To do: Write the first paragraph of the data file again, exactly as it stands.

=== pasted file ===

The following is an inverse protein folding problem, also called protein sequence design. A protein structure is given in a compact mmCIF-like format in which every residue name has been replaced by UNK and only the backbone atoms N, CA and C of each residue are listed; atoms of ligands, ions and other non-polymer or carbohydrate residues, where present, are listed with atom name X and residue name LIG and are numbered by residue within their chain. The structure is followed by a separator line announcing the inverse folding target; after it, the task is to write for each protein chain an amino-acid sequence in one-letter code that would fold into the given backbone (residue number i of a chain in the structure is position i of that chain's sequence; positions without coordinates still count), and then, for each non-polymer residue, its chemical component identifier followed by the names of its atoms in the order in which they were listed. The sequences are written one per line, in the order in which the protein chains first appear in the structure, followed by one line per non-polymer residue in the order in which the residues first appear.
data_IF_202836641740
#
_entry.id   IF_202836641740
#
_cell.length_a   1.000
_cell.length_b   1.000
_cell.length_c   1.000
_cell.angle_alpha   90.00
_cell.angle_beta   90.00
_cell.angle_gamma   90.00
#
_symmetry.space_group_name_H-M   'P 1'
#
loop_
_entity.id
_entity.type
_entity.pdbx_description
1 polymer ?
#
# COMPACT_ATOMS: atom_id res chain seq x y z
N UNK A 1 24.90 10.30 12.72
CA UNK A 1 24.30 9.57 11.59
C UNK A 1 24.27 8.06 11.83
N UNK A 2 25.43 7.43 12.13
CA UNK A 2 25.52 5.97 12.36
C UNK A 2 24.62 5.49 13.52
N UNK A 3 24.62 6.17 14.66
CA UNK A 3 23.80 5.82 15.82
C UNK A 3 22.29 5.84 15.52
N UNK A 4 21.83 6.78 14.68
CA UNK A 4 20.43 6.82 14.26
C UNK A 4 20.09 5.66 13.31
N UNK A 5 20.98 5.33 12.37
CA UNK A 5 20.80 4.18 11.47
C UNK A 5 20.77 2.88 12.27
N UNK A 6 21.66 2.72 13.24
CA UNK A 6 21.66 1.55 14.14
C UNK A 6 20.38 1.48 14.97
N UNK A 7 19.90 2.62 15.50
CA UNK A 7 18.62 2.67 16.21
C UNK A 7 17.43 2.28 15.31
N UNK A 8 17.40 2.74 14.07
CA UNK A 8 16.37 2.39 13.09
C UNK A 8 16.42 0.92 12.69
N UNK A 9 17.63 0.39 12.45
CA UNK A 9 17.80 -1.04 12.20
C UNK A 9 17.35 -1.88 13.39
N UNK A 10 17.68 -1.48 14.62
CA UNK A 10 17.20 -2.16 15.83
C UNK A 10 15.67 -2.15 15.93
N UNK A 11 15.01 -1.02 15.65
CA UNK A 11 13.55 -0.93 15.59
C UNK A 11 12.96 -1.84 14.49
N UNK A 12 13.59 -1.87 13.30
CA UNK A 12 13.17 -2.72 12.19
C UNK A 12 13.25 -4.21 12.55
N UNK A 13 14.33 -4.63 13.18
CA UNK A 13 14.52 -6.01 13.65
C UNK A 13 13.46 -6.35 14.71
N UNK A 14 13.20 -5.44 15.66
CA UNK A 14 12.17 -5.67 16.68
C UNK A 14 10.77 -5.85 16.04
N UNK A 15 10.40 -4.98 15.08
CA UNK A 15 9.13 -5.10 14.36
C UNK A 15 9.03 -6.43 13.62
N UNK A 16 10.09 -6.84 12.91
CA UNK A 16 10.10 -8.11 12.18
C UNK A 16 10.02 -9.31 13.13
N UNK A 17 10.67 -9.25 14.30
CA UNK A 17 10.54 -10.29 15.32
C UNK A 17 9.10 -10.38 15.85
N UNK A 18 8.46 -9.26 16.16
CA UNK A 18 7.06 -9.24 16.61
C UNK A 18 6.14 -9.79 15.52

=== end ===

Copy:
The following is an inverse protein folding problem, also called protein sequence design. A protein structure is given in a compact mmCIF-like format in which every residue name has been replaced by UNK and only the backbone atoms N, CA and C of each residue are listed; atoms of ligands, ions and other non-polymer or carbohydrate residues, where present, are listed with atom name X and residue name LIG and are numbered by residue within their chain. The structure is followed by a separator line announcing the inverse folding target; after it, the task is to write for each protein chain an amino-acid sequence in one-letter code that would fold into the given backbone (residue number i of a chain in the structure is position i of that chain's sequence; positions without coordinates still count), and then, for each non-polymer residue, its chemical component identifier followed by the names of its atoms in the order in which they were listed. The sequences are written one per line, in the order in which the protein chains first appear in the structure, followed by one line per non-polymer residue in the order in which the residues first appear.